The secular and religious education of Jewish girls in America has very modest roots. Initially perceived as seamlessly bound together, over the course of nearly three and a half centuries, the general and Jewish education of Jewish girls took separate paths, which crossed and on occasion entered into conflict with each other. Secular education of Jewish girls has consistently expanded, but the path of Jewish education has been inconsistent.
Rabbi Moses Feinstein (1895–1986), one of the great Jewish legalists of the twentieth century, wrote numerous legal decisions responding to and affecting women’s lives. These decisions (Halakhic decisions written by rabbinic authories in response to questions posed to them.responsa, pl.; Halakhic decisions written by rabbinic authories in response to questions posed to them.responsum, sing.) reflect a wide range of The legal corpus of Jewish laws and observances as prescribed in the Torah and interpreted by rabbinic authorities, beginning with those of the Mishnah and Talmud.halakhic possibility and expertise.
An outstanding communal leader in New York City’s Orthodox Jewish community, Jane Brass Fischel was a generous philanthropist and active participant in Jewish communal activities.
As a consummate volunteer leader, she strove to make women a dominant force in organized Jewish life, helping to found the Women’s Branch of the Union of Orthodox Jewish Congregations of America, the Women’s League of the Institutional Synagogue, the Hebrew Teacher’s Training School for Girls, and the Yeshiva University Women’s Organization.
A renowned “teacher of teachers,” Greenberg’s scholarly father, Sam Genauer, who was born in Czernovitz, Austro-Hungary in 1906, was brought to the United States at the age of two. He obtained a B.A. at Yeshiva University and in 1933 was ordained at its Rabbi Isaac Elchanan Rabbinical College. His homemaker wife, Sylvia (née Gensar), whom he married in 1933, was born in the Lower East Side of New York in 1913 and attended Seward Park High School and the University of Washington. Immediately after his ordination the couple moved to Seattle, where Genauer managed his family’s clothing business. It was there that their three daughters were born: Judy (Brickman) in 1934, Blu on January 21, 1936 and Rena (Schlaff) in 1938. The family returned to New York when Blu was in the fifth grade.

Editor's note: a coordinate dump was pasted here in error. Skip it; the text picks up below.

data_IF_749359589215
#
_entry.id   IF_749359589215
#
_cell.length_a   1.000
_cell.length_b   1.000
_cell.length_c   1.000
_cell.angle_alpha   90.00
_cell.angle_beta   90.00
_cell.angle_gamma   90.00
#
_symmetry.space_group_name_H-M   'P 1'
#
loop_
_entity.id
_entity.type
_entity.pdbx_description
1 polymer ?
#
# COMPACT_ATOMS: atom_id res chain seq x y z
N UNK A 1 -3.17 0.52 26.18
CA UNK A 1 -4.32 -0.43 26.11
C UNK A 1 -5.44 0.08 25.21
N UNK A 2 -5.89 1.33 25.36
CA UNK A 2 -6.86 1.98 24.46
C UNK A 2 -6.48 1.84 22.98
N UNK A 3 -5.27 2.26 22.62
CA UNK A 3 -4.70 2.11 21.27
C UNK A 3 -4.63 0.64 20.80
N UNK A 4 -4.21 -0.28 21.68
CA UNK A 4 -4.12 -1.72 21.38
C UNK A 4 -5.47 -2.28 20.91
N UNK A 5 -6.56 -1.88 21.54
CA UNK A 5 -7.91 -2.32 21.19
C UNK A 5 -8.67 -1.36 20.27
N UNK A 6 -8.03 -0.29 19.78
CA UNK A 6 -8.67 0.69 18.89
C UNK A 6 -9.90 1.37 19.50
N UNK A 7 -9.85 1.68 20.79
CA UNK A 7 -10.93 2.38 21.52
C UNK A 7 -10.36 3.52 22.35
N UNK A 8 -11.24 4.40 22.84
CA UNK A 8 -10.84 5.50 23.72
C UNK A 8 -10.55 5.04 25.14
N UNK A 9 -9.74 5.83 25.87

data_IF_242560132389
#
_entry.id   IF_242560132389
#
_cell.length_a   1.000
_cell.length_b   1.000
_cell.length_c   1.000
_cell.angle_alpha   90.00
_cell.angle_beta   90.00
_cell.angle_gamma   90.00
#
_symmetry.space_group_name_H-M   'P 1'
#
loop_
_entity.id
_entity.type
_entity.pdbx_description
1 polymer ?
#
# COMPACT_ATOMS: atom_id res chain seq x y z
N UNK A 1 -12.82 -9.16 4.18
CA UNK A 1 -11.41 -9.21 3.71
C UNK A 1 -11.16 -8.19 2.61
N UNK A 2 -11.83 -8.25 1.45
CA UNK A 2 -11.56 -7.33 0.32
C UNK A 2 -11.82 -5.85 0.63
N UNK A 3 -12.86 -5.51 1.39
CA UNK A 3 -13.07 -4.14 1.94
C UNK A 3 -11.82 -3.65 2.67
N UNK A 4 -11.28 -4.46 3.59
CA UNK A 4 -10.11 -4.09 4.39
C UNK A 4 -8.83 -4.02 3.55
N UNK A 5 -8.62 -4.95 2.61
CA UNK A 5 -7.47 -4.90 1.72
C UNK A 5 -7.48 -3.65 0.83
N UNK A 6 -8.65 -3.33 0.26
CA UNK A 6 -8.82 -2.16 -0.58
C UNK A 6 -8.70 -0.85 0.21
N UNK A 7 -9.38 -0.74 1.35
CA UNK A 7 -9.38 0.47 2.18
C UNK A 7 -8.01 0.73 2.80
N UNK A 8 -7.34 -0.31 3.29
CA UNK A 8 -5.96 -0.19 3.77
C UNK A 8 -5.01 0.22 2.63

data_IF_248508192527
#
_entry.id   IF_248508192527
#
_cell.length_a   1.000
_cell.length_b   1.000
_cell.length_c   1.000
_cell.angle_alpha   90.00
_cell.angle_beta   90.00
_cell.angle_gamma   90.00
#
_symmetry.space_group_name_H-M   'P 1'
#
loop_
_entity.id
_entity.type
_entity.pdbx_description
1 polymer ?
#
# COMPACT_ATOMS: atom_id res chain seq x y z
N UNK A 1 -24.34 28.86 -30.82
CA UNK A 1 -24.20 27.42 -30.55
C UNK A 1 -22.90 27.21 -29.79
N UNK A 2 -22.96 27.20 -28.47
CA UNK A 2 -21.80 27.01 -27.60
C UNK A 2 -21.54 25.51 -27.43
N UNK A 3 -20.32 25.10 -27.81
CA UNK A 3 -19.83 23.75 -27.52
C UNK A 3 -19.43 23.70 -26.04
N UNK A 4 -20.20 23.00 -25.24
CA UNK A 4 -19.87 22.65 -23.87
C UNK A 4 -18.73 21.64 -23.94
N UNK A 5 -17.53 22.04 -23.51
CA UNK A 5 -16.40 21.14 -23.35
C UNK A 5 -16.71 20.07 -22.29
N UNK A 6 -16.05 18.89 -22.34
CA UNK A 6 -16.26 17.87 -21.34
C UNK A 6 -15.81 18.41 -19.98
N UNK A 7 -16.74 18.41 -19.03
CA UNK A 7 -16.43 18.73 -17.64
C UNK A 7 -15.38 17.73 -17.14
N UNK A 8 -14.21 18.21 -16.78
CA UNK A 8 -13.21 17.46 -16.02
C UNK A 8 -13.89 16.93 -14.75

Hasidic women represent a unique face of American Judaism. As Hasidim—ultra-Orthodox Jews belonging to sectarian communities, worshiping and working as followers of specific rebbes—they are set apart from assimilated, mainstream American Jews. But as women in a subculture primarily defined by male religious studies, rituals, and legal obligations, they are also set apart from Hasidic men, whose recognizable styles of dress and yeshiva ingatherings have long presented a masculine standard for outsiders’ understanding of Hasidism.
Hasidism—a spiritual revival movement associated with the founding figure of Israel Ba’al Shem Tov (Besht, c. 1700–1760), which began in Poland in the second half of the eighteenth century and became a mass movement of Eastern European Jewry by the early decades of the nineteenth—has been celebrated as nothing less than a “feminist” revolution in early modern Judaism. The first to depict it in this light was Samuel Abba Horodezky (1871–1957) who, in his four-volume Hebrew history of Hasidism, first published in 1923, claimed that “the Jewish woman was given complete equality in the emotional, mystical, religious life of Beshtian Hasidism” (vol. 4, 68). Horodezky’s account underlies virtually every subsequent treatment of the subject, whether in the popular, belletristic and semi-scholarly literature on the history of Hasidism, or in such works, mostly apologetic and uncritical, as have set out to discover and catalogue the achievements of prominent women throughout pre-modern Judaism. Notably, until relatively recently, Hasidic scholarship has totally ignored the subject, implicitly dismissing it as either marginal or insufficiently documented to permit serious consideration.
Not prepared to compromise her ideals by accepting work that did not meet her ideological approval, Gertrude Hirschler rejected the offer of a well-recognized publisher, who submitted a book by an Israeli leftist writer to her for translation. True to her principles, she removed her name from The Hirsch Siddur that she had translated, due to changes to the finished product that did not meet her standards. A brilliant perfectionist, Hirschler’s literary contributions as a translator, editor, and writer are highly regarded in the areas of Jewish history, accounts of the Holocaust, religious literature, and Zionism.
Among the traditions that Jews brought to America, one may include the diligent study of the Torah and honor to those distinguished in its study. Torah study and its public recognition, however, were restricted to men and, obviously, to those among them who had the means and talent to devote themselves to it.
Challenging all varieties of American Judaism, feminism has been a powerful force for popular Jewish religious revival. Of America’s four Jewish denominations, all but the Orthodox have accepted women as rabbis and cantors.
American Jewish music has expanded vastly in variety, range, and quality of activities. Jews brought to America their secular-folk and sacred-liturgical musical heritage. There has been a renascence of age-old traditions that have become means of self-expression for Jewish women.